Alejandro: What ended up being the business model?

Sanjay Govil: The business model was technology, provide technology services, and then focusing on a few verticals. We focused on the financial industry. We focused on the health care. We focus on the whole telecom, digital transformation. How do you bring experience? So, from a vertical perspective in industries, we focused on, and then we had horizontal offerings, which [15:42] your time. We have actually gone through the journey from client-server to enhanced [15:48] to mobility and security and Cloud transformation and all that stuff. So, within the last 17 or 18 years, the company has been in existence, we have grown not just from a technology perspective, but also from a business model perspective because the clients are now more and more looking for – they want you to be a partner in their risk. Those days are gone where [16:16] developed over four years and spend hundreds of millions of dollars. Now, everything’s about Blockchain and how to go faster through the marketplace and quick, rapid typing, and Agile Development, and so on. So, the whole model has changed now.

Alejandro: Got it. Going back to the early days, what were some of the early hires that you were making? What were the founding team members, and what were some of the critical hires that you made?

Sanjay Govil: The amazing part of the following, till I was about 15 to 20 million dollar  company, I was the only person doing accounting, HR, legal, you name it. I was a fulltime consultant, and I was doing selling because one thing which I did not want to do – there are a lot of studies on dot-coms and why they have failed and so on, but because the business model was all about trying to live an image rather than have an image which you can sustain. So, what was happening was, all these companies were hiring a lot of executives and taking the best offices, and having all these business plans, and then what happened was that when the market collapsed, they couldn’t sustain that lifestyle. They couldn’t sustain that image, and a lot of these companies failed. However, businesses like Amazon, Priceline, and all these companies that did survive the whole dot-com era, I think they were embedded in a business model which they could sustain. If you look at all these companies, they’re operating out of Seattle or what have you, and they had low overheads. They were focused on the business and the business-supporting image which they could sustain versus an image which they have to sustain and try to get business to sustain that image. So, it’s a flip model. But I think that’s very important that you have a business which you can sustain. So, from my perspective, since I was a new company and I was competing with the dot-coms at that time. It was a very hard process for me, and I didn’t have external funding, so It didn’t have the credibility. It was an extremely hard way of going about it. But I think I always believed in the fact that teamwork is most important. I always give this example of the New York Giants. If you remember, the New York Giants used to have a running back called Barber and Shockley in the NFL. Then both these players were gone. I remember watching the very next year they hardly had any running back. If you remember, that year they won the Super Bowl. I always give that example because the point I’m trying to make is that you don’t need superstars to win a championship. You need a team to win the championship. I was able to hire people who were probably not the best people, but they had the passion, and they were undiscovered champs. I was able to mold them to entrepreneurship journey for Infinite, and they became the messaging people across the organization. That’s how the culture spreads: from the founder to all the way down. The way the culture spreads is not by the founder having everyday calls with these people and saying, “This is the culture.” The culture comes in because how it’s actually executed. The execution happens when you have your teachers, the people who you teach through the working. Then they take that culture and they propagate it all the way down. That’s what Infinite does. Infinite is a very entrepreneurial-driven company. People work extremely hard. They’re success-driven. They’re driven for customer satisfaction. We celebrate our losses, and we celebrate our wins. Every loss, big or small, we take it very personally. We do an analysis as to why we failed so that we do it better the next time.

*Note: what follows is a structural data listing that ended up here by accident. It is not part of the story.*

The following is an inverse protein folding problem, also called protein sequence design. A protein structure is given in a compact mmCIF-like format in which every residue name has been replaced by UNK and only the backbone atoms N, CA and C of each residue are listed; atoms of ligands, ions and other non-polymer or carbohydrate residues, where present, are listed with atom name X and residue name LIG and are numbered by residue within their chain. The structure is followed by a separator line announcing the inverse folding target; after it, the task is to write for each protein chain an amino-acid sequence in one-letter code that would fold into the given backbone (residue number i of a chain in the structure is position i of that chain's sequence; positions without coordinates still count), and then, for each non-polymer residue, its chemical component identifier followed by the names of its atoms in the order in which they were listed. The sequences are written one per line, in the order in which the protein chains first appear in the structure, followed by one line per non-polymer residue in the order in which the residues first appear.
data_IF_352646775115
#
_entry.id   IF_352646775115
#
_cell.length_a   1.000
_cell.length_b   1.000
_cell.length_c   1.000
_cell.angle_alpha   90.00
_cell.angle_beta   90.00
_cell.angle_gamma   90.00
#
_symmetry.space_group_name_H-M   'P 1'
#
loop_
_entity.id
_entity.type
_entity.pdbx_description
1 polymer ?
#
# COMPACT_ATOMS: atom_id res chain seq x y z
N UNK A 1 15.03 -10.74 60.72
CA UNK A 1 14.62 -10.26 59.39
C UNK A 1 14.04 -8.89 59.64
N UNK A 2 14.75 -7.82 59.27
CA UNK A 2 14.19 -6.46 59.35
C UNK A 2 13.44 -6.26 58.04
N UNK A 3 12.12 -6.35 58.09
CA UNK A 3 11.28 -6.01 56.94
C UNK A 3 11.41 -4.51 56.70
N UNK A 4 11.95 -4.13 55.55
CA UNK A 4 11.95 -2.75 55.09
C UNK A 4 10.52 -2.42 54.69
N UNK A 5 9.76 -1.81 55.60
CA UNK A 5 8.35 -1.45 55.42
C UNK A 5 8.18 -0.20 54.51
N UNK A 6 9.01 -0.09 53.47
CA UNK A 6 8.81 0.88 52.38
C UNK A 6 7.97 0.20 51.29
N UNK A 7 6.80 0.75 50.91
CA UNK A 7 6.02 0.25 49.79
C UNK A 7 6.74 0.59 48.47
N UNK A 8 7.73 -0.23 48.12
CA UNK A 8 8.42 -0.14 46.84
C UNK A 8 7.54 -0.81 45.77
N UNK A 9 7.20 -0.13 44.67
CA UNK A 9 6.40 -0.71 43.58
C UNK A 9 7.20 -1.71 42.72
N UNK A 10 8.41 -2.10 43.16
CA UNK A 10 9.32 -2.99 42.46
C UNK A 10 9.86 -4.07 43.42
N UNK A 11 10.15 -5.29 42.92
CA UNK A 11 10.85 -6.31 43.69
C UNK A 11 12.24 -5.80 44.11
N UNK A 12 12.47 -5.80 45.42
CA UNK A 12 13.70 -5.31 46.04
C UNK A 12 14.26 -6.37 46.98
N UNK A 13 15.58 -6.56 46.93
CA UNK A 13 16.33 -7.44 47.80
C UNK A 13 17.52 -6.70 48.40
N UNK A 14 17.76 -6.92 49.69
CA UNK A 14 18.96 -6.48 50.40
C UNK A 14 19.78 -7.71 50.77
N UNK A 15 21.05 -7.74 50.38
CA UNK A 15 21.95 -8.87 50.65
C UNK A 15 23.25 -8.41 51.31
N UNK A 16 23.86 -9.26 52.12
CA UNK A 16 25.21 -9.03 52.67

Alejandro: That’s very profound, Sanjay. By the way, I think that people get too stuck on how qualified an individual is, but going back to what you were saying, I think it’s all a matter of how those individuals are able to work together. That’s what made the company work.

Sanjay Govil: Exactly. You’re absolutely right. The other thing is, in a company like Infinite when you’re starting out is that a) we couldn’t get them, b) we couldn’t afford them, but c) we didn’t want any prim Madonna’s because then that creates hierarchy within an organization.

Alejandro: Right.

Sanjay Govil: In a startup culture, there is no hierarchy. Everybody’s trying to do the best they can. Yes, you need teamwork. Yes, you need integration. Yes, you need to have some distinction between what profit sharing is doing to what system engineering’s doing to what software development is doing to whatever. But at the same time, there’s also a lot overlap because people are trying to do multiple functions.

Alejandro: For sure. Sanjay, during those early days, what were some of the biggest challenges?